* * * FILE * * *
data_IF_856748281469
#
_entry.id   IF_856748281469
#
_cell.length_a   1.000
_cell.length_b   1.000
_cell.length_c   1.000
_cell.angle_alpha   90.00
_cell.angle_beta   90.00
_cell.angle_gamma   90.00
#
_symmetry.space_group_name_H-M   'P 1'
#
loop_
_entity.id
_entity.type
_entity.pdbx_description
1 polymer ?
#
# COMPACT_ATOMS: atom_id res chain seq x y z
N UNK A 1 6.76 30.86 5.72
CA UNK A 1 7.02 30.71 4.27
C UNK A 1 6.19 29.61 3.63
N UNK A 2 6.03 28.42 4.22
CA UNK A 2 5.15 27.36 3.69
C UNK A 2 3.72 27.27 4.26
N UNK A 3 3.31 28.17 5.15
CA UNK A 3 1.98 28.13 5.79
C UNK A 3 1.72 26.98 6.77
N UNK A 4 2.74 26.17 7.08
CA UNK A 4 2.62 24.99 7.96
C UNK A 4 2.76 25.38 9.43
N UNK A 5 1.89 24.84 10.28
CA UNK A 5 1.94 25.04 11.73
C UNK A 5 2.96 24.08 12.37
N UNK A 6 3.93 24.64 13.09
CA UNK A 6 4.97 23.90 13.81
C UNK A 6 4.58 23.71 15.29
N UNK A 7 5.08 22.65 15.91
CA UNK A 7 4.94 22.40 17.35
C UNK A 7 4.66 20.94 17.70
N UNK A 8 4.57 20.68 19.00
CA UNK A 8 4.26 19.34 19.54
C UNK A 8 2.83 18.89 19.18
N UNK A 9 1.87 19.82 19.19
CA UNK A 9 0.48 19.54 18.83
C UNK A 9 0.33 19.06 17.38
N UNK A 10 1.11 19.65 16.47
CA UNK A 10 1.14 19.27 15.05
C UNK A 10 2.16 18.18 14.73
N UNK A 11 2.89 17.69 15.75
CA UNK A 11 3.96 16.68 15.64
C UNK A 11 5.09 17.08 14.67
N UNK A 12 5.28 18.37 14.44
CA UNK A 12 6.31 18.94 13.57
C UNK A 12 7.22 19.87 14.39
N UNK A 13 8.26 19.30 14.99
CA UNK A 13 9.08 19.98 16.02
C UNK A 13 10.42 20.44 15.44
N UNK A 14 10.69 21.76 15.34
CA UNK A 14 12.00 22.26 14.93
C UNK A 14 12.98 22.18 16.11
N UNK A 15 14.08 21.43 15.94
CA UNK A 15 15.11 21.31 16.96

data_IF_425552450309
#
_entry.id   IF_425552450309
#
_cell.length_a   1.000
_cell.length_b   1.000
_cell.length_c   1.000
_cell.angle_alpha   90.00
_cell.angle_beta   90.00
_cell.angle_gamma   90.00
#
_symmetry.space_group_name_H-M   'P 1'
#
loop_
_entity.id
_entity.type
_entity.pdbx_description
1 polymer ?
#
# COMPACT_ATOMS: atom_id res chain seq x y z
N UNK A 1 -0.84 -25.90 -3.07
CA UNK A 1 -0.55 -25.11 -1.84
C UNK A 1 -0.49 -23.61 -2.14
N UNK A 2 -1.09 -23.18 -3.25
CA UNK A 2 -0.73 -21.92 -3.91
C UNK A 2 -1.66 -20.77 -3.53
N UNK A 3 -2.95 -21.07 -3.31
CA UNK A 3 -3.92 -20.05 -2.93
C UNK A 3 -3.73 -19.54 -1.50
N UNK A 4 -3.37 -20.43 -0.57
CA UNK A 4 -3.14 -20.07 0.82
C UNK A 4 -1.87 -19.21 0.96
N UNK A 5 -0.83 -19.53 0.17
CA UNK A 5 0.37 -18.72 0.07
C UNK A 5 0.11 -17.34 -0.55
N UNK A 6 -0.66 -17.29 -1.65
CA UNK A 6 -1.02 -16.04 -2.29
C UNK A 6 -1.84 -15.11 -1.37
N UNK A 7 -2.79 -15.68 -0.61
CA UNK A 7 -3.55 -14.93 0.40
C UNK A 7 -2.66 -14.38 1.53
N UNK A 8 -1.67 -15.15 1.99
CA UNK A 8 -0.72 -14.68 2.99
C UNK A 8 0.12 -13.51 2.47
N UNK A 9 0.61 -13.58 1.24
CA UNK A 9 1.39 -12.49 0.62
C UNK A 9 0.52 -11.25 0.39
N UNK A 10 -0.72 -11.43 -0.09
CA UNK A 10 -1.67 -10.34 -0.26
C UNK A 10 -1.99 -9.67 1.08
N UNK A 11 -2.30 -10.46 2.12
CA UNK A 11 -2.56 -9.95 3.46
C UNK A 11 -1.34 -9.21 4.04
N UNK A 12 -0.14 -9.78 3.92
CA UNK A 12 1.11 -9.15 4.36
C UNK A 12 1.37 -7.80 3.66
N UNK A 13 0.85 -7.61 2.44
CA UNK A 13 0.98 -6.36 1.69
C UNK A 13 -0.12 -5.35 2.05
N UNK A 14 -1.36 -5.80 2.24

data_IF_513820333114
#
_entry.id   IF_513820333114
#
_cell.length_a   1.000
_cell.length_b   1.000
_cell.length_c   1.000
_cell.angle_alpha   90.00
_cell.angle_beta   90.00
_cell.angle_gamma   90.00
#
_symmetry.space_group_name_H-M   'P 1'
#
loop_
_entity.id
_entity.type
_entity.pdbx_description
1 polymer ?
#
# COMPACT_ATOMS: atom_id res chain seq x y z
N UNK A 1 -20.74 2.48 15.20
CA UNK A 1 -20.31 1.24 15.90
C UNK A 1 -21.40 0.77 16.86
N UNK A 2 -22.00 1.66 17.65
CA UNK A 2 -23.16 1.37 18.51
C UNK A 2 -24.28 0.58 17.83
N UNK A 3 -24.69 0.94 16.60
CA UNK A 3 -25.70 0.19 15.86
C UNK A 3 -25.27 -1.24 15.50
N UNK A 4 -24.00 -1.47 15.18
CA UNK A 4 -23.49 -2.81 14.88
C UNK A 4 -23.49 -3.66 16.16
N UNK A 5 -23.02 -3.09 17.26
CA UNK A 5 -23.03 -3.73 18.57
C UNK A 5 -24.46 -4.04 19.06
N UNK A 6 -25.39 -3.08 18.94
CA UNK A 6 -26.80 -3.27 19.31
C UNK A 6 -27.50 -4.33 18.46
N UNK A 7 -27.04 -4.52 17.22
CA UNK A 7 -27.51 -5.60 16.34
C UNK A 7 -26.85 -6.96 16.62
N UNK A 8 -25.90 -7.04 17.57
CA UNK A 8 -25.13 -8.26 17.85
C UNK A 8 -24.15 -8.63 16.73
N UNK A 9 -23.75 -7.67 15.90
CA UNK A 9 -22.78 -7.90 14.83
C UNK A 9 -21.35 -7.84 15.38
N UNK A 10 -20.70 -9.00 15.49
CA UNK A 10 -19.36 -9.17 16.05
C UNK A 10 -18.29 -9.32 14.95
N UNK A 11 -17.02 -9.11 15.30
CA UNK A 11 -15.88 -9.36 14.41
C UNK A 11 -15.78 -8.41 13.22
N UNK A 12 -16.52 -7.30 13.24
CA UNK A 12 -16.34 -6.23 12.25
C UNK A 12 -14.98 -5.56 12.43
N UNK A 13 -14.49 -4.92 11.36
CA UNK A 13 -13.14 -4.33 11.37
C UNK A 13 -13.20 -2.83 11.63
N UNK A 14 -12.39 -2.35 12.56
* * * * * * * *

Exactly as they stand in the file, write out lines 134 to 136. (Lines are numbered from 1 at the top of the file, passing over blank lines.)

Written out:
_cell.angle_gamma   90.00
#
_symmetry.space_group_name_H-M   'P 1'